You’ve seen my favorite movie list, right? It was only a matter of time.
Yuri!!! On ICE might’ve been one of the best things about 2016. I know that’s is a low bar, but roll with me. It engaged viewers inside and outside anime fandom alike, it offered one of the most positive portrayals of a queer relationship I’ve ever seen in anime, and – most importantly – it’s offered me a chance to talk about Sayo Yamamoto, a director whose works have until now struggled to gain attention despite their high quality.
We arrive now at part two, centering on those actors whose work goes unappreciated, maybe more so for the fact that they’re surrounded by talented fellow actors. But that only makes it all the more a shame that their contributions go unsung.
The rampant success of Lupin III Part IV (or “Blue Jacket,” colloquially) seems to have stirred new interest in the franchise. Which means a fair number of poor souls who try to take things chronologically – an admirable feat up until one inevitably runs up against Red Jacket, the character’s most famous outing. I’ve seen a lot of earnest souls crash and burn trying to binge those 155 episodes, unaware that three years of content that premiered weekly come hell or high water means a veritable rollercoaster of quality. When Red is good, it’s some of the best stuff the franchise has to offer. And when it is bad, it makes you regret setting out in the first place.
The nice part is that the series’ total lack of continuity makes it easy to cherry pick sample episodes, a flavor for people who want to get a sense of anime history and a solid foundation for anyone who wants to eventually make the deep dive. So let me give you my top ten – not anything like an objective list, because that is a fool’s errand with that kind of backlog, but a way to share the love and decrease the daunting factor at least a little bit (don’t worry, I’m here to help you out with Green Jacket too).
And for those who’re curious, yes you should absolutely try the dub when it’s available. The translation’s loose as can be, particularly in the early going, but often in a wonderfully self-deprecating way and backed up by a truly wonderful cast. Nothing’s going to replace the original (and you’ll end up watching both, since only half the show was dubbed), but it’s a treat.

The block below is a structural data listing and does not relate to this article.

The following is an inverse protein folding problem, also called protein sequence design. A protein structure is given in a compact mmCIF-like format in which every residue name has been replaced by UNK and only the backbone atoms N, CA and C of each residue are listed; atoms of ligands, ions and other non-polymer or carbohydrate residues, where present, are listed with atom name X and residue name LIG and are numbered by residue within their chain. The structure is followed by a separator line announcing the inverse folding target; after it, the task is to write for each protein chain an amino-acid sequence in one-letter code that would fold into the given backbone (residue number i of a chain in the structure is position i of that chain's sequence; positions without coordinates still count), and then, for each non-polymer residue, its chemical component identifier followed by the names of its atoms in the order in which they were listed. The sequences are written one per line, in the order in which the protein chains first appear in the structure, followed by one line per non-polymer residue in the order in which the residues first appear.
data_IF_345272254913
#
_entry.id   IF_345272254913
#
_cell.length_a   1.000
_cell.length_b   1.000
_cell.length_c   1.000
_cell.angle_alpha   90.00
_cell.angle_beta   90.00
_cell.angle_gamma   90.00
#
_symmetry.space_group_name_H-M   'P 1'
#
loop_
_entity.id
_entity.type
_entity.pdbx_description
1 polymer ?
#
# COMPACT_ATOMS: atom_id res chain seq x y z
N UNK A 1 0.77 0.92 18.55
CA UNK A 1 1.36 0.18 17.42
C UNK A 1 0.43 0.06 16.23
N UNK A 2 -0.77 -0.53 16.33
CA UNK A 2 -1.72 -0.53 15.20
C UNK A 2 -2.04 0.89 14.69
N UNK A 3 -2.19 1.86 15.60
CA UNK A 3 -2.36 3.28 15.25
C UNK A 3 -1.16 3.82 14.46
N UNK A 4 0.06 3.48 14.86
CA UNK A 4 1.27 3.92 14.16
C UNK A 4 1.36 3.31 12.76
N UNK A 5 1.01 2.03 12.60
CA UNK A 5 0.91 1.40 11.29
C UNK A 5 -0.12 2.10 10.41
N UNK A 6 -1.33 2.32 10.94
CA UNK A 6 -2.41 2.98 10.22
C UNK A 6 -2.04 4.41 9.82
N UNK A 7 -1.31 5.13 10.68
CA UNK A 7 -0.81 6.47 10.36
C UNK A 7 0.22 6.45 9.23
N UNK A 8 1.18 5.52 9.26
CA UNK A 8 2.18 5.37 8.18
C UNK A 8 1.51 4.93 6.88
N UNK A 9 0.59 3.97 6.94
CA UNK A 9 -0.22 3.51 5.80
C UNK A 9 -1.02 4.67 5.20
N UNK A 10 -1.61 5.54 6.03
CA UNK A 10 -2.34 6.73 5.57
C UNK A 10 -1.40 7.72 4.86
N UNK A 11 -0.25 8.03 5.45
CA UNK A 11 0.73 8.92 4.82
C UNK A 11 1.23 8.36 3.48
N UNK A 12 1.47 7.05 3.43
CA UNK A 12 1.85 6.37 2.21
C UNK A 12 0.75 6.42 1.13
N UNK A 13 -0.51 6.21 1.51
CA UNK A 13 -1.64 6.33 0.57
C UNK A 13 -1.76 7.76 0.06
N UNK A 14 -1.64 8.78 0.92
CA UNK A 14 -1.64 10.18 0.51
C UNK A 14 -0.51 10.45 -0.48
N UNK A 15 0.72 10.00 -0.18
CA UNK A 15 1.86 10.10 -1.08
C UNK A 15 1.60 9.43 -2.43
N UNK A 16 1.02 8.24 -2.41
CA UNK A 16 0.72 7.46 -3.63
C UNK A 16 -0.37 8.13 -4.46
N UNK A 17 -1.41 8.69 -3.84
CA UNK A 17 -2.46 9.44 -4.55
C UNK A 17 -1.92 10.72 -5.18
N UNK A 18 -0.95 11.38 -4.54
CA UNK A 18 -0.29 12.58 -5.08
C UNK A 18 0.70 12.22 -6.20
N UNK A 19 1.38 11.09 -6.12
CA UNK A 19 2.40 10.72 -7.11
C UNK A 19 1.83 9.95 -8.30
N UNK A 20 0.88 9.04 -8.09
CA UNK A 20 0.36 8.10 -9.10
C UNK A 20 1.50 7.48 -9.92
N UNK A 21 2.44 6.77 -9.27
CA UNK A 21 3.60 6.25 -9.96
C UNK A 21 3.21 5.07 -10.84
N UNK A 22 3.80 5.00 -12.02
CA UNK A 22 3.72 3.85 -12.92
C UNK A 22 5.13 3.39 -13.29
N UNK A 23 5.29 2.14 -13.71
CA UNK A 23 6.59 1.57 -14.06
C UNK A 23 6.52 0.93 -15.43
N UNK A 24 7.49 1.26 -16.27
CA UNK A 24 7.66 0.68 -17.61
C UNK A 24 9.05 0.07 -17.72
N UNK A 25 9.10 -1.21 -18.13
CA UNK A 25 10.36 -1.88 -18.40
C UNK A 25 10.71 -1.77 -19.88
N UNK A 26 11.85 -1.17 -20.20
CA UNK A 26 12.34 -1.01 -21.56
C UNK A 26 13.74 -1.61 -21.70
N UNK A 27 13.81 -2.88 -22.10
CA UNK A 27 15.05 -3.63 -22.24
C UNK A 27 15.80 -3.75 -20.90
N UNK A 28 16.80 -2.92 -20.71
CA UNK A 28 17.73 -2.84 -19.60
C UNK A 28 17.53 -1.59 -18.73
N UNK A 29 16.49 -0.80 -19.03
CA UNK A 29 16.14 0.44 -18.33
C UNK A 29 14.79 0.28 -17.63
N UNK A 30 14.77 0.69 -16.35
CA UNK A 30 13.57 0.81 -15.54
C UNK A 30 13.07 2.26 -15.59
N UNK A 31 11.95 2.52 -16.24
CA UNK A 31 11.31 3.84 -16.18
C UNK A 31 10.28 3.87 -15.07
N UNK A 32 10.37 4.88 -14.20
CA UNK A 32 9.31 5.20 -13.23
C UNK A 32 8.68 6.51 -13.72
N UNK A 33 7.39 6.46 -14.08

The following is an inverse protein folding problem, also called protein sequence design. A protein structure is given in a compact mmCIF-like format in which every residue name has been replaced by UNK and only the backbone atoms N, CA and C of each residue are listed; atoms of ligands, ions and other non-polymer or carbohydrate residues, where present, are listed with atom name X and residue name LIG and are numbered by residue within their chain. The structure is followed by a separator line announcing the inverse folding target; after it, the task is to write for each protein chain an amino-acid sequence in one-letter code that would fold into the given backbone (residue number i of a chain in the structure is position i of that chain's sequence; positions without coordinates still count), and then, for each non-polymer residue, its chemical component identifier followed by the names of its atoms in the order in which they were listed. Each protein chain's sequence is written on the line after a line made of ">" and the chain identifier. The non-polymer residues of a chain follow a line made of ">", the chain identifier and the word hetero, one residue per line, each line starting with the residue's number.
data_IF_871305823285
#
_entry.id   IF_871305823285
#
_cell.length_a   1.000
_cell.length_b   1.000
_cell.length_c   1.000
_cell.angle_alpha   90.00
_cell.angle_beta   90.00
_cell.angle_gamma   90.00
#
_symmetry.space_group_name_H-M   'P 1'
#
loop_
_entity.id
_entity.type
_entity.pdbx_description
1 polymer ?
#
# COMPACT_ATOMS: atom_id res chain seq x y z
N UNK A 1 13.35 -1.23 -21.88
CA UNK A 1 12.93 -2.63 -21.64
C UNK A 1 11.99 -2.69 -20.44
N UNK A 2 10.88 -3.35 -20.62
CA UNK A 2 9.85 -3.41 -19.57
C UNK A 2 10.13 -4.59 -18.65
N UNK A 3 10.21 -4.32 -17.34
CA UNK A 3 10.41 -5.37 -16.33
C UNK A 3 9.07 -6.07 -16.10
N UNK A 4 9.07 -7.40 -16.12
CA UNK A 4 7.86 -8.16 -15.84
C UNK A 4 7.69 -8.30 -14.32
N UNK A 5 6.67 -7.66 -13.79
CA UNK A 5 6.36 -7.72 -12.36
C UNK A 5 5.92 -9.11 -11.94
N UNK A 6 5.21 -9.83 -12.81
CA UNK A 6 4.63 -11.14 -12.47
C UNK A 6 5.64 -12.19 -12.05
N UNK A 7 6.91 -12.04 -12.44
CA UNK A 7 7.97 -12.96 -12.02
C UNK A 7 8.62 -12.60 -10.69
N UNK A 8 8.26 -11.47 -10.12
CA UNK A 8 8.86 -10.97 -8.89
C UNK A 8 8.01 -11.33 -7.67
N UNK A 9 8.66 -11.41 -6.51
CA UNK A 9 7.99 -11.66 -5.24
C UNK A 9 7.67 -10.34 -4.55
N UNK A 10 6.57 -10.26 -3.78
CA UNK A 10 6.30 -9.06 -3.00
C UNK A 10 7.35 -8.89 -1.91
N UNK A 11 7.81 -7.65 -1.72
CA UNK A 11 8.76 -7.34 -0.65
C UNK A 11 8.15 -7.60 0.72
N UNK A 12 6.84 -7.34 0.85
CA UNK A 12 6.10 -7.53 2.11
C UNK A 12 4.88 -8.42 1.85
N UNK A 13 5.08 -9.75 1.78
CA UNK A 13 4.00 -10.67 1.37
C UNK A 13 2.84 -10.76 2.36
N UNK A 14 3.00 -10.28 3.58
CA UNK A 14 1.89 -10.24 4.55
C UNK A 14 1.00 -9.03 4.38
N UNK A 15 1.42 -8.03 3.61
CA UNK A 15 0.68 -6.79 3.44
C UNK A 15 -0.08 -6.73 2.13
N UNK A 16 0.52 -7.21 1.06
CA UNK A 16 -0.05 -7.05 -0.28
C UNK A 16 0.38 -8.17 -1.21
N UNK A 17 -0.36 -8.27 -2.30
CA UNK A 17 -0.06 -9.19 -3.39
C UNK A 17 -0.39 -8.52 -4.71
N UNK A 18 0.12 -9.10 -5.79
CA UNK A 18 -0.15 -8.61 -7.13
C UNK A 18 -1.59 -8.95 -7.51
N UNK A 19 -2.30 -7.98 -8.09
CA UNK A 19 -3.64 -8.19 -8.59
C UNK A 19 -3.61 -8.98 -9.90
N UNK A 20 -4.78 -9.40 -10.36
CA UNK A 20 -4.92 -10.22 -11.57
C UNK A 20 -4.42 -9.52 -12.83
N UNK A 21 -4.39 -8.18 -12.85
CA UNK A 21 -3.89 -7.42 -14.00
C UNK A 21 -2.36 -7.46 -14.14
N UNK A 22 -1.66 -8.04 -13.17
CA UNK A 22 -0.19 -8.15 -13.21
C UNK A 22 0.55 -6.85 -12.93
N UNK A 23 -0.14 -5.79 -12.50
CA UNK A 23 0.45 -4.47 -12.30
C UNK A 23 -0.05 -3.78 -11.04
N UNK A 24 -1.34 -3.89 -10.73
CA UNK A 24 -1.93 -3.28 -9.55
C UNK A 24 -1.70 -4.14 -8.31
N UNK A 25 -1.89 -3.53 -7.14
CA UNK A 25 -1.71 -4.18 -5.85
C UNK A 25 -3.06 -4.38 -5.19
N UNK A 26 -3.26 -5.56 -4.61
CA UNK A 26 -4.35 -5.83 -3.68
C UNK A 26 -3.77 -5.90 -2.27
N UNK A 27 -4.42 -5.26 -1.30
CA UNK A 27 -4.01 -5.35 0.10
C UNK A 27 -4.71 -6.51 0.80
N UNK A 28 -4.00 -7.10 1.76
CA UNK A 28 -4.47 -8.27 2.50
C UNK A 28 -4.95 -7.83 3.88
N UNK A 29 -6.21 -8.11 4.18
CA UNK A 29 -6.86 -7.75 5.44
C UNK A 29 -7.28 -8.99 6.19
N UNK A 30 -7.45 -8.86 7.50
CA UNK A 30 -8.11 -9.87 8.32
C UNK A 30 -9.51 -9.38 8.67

Note: For ease of search, these are listed in airing order rather than ranked. I’ve also tried to include as many of the relevant eight million title translations as possible.
The final stretch is upon us!
Something to note with these movies: while they’re technically in order just to keep the list convention afloat, I sort of think of these films as an amorphous blend of “First.” Each does a component of what I value in fiction incredibly well, or speaks eloquently on a personal level. It feels especially unfair to rank them. But! Here we go anyway.
The Woman Called Fujiko Mine is both the most nudity-heavy and one of the most thoughtfully feminist anime I have ever seen. It is a damn well made piece of art from one of the most promising up and coming directors in anime, and I’ve documented my love for it fairly extensively in the past (it plays, indeed, no small part in this blog’s creation). But all that perhaps intimidating gushing aside, it occurs to me that I’ve never really written about the show with a prospective rather than an informed viewer in mind. And while a truly in-depth discussion of the show basically requires discussion of the ending and spoilers generally, I think I can still paint a picture for curious-but-nervous viewers as to why this show is well worth your investment.
A quick summary: Fujiko is a thief, a seductress, and a woman of many mysteries. On one job she crosses paths with famed gentleman thief Arsene Lupin III, setting off a chain of events involving an underground drug cult; strange, spying figures with owl heads, long buried memories, and the men who will one day become her partners in crime. But who is Fujiko Mine…and just who is telling this story, anyhow?
Or: Probably the Only Time You’ll See Hayao Miyazaki Compared to Frank Miller
Spring season is finally bringing us a new installment of Lupin III, dear readers. As much as I adore The Woman Called Fujiko Mine (and I do, emphatically), it was quite the departure for the series’ established MO – a contained, stylish thought experiment and deliberate period piece rather than a fast-and-loose adventure story with a consistent core cast. Meanwhile, the new “Blue Jacket” (premiere date undetermined at time of writing outside of the general spring 2015 timeline) seems set not only on returning to the adventure of the week formula but in finally updating the thief to the modern day – and I’ll be particularly interested in seeing how deep that goes. Annual Lupin specials might have had modern tech interludes (who can forget the oddity of Goemon using an iPhone), but the character writing has never really felt like it left the 70s.
In fact, while I’ll fight for the highest caliber entries of the franchise’s status as timeless classics, it can be really tough to sell a modern anime fan on getting into Lupin. Part of that’s the age (particularly in the art style), but beyond that I hear over and over again that the amount of content is just overwhelming. We’re talking over 40 years of animation, after all. And it’s not always evident from the outside how loose the continuity between series is – not to mention the many, many different tones and takes over the years, meaning there can be different “best starting places” for everyone. But I think I’ve finally got a way to explain it to people: Lupin III is like Batman.
Not the go-to comparison (that’s usually, off the cuff, “James Bond meets Bugs Bunny”), but it works. Trust me, I can prove it.